The Myth of Mileage Taxes

This morning Eric Hogue was asking how you would like to be taxed to pay for road improvements in California. He was asking about a per mileage tax versus an increased sales tax. This discussion was due to an upcoming ballot initiative related to this issue.

I reject any proposal for an increase in taxes for this purpose. A mileage tax however well intended would be in addition to any existing taxes and engineered to eliminate privately owned vehicles. It is just another avenue for trying to socially engineer my life and yours and take away our freedom to travel.

Previous attempts to increase spending on roads have resulted in no increase in spending. The new tax revenue simply replaced other revenue that was then diverted for other purposes. Remember the temporary earthquake tax that was made permanent to help with roads? It didn’t make any difference anywhere in the State.

Gasoline taxes diverted for public transportation are a waste of time and are used to subsidize unprofitable modes of transportation. Diverting money for this purpose results in even less money available to maintain and improve existing roads.

If you want to fix the roads then stop the Legislature from putting the money from gas taxes into the general fund. Only a fraction of State and Federal money collected for this purpose is actually used on roads. Most just ends-up in the general fund and is spent on social programs.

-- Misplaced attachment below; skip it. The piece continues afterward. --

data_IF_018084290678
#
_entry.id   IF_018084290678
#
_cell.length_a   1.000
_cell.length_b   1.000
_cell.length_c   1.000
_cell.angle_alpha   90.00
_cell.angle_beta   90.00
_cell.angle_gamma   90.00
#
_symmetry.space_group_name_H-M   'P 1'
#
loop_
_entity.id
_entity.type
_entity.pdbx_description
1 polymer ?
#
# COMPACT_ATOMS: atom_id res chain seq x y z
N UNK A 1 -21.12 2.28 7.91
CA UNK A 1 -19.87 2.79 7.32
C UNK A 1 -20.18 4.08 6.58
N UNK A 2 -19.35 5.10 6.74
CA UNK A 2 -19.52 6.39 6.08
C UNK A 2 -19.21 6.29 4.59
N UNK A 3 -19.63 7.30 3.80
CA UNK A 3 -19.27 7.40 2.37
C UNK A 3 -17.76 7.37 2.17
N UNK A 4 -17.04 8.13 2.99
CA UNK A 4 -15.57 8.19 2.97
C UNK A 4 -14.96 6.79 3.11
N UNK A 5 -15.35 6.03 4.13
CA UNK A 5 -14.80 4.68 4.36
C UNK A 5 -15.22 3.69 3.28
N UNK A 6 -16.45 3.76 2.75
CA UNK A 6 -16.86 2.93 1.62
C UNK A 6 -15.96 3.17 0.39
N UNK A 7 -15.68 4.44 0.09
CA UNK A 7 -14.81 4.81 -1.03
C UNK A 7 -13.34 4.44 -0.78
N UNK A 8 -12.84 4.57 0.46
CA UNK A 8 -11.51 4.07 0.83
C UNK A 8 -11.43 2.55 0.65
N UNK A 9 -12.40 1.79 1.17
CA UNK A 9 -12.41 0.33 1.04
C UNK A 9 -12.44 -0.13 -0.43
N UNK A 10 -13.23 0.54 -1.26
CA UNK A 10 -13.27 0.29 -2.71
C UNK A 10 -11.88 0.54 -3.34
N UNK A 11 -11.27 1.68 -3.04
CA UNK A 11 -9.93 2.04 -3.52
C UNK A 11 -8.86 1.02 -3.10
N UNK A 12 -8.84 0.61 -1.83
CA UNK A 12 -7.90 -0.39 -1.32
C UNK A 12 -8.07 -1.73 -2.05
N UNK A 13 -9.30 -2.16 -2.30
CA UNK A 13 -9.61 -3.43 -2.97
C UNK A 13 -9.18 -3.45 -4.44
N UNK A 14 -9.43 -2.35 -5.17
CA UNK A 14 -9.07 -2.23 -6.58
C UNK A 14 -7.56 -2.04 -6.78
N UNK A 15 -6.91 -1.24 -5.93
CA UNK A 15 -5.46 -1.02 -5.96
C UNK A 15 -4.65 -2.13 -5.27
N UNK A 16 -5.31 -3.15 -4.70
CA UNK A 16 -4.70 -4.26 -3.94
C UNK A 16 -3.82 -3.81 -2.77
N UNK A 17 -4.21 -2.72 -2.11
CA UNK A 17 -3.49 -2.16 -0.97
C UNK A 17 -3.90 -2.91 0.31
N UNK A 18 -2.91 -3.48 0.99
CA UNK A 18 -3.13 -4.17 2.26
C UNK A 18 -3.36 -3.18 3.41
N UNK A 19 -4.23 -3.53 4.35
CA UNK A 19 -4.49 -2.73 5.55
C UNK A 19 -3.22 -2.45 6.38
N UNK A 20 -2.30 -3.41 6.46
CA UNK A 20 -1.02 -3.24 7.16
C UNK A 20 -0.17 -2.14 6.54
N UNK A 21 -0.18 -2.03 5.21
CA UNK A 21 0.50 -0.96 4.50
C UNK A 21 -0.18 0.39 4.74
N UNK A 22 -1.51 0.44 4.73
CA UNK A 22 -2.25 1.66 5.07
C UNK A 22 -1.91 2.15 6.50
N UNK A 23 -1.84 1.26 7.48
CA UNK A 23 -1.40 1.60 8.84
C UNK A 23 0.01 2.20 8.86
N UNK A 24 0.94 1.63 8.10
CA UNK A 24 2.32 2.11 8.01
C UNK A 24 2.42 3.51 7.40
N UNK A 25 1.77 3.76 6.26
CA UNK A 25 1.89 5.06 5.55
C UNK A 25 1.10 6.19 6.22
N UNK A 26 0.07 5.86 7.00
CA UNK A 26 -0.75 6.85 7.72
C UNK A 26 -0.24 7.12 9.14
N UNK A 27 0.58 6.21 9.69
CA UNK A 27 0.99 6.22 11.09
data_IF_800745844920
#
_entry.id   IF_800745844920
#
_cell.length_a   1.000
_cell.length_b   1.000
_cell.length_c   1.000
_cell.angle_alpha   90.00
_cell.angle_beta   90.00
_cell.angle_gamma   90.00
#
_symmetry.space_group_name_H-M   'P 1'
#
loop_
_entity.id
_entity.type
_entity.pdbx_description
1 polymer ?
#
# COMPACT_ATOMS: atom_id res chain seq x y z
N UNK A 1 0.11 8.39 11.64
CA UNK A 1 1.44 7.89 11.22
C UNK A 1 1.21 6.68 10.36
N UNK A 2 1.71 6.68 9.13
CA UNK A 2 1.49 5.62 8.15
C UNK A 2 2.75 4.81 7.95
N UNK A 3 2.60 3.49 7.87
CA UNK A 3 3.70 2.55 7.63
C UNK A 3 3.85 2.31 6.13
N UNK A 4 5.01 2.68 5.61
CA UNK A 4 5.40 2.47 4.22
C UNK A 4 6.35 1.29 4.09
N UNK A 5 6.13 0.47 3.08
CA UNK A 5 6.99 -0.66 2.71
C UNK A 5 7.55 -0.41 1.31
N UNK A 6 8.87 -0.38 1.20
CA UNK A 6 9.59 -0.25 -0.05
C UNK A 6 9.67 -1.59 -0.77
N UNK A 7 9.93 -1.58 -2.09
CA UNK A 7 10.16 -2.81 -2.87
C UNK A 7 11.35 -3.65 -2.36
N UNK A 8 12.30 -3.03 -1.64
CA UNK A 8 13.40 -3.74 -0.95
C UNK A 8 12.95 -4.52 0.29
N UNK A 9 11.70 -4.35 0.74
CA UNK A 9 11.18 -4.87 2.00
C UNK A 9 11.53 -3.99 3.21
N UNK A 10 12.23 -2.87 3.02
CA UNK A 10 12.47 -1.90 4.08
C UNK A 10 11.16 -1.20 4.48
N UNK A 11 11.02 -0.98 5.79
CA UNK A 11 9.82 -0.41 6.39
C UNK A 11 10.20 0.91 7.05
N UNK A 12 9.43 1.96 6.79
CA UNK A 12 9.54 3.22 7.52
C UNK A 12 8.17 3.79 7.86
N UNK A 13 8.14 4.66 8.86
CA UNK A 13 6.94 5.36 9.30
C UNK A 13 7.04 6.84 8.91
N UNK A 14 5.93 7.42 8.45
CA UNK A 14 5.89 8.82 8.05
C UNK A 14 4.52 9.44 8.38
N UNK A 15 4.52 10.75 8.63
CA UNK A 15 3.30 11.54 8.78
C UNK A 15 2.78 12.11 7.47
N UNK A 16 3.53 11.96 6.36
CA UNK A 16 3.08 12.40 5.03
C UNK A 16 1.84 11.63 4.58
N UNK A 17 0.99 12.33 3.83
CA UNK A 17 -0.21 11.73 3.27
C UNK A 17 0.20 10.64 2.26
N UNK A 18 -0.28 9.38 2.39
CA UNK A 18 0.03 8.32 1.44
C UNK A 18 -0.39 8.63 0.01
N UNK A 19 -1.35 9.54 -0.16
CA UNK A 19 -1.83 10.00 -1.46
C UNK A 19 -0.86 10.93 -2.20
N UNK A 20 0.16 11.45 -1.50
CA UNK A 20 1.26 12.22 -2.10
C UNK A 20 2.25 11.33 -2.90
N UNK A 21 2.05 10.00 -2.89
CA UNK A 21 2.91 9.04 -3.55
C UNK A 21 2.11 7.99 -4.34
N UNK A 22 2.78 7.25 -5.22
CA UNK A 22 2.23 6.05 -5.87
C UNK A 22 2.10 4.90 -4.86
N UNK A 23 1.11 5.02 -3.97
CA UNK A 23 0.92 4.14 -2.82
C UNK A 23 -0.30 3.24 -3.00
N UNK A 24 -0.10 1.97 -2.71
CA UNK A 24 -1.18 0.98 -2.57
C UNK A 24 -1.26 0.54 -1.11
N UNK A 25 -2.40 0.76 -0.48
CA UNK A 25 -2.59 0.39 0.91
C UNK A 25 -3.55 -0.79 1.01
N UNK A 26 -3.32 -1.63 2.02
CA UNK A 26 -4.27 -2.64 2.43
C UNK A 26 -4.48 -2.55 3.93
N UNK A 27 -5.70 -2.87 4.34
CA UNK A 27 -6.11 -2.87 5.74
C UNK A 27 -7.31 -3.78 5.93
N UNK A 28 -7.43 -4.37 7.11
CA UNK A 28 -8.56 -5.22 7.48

If you want to fix the roads put all money collected from gasoline taxes into a separate fund for fixing roads and keep it out of the general fund. If these tens of billions of dollars won’t get the result that you want, then get rid of the Davis-Bacon Act and similar mandates for prevailing wages on highway projects. I know in construction of public schools that prevailing wages increase the cost of construction by 40 percent. Even members of my local school board conceded that point when pressed about the economic cost. I suspect that eliminating prevailing wage requirements on road construction and maintenance would result in similar savings.

The truth is that transportation taxes are a great source of general fund revenue and have nothing to do with road improvement. If the money went to the purposes for which it is collected then we would not even be discussing the quality of our roads. Instead we might be discussing how to rebate the extra revenue collected by the State.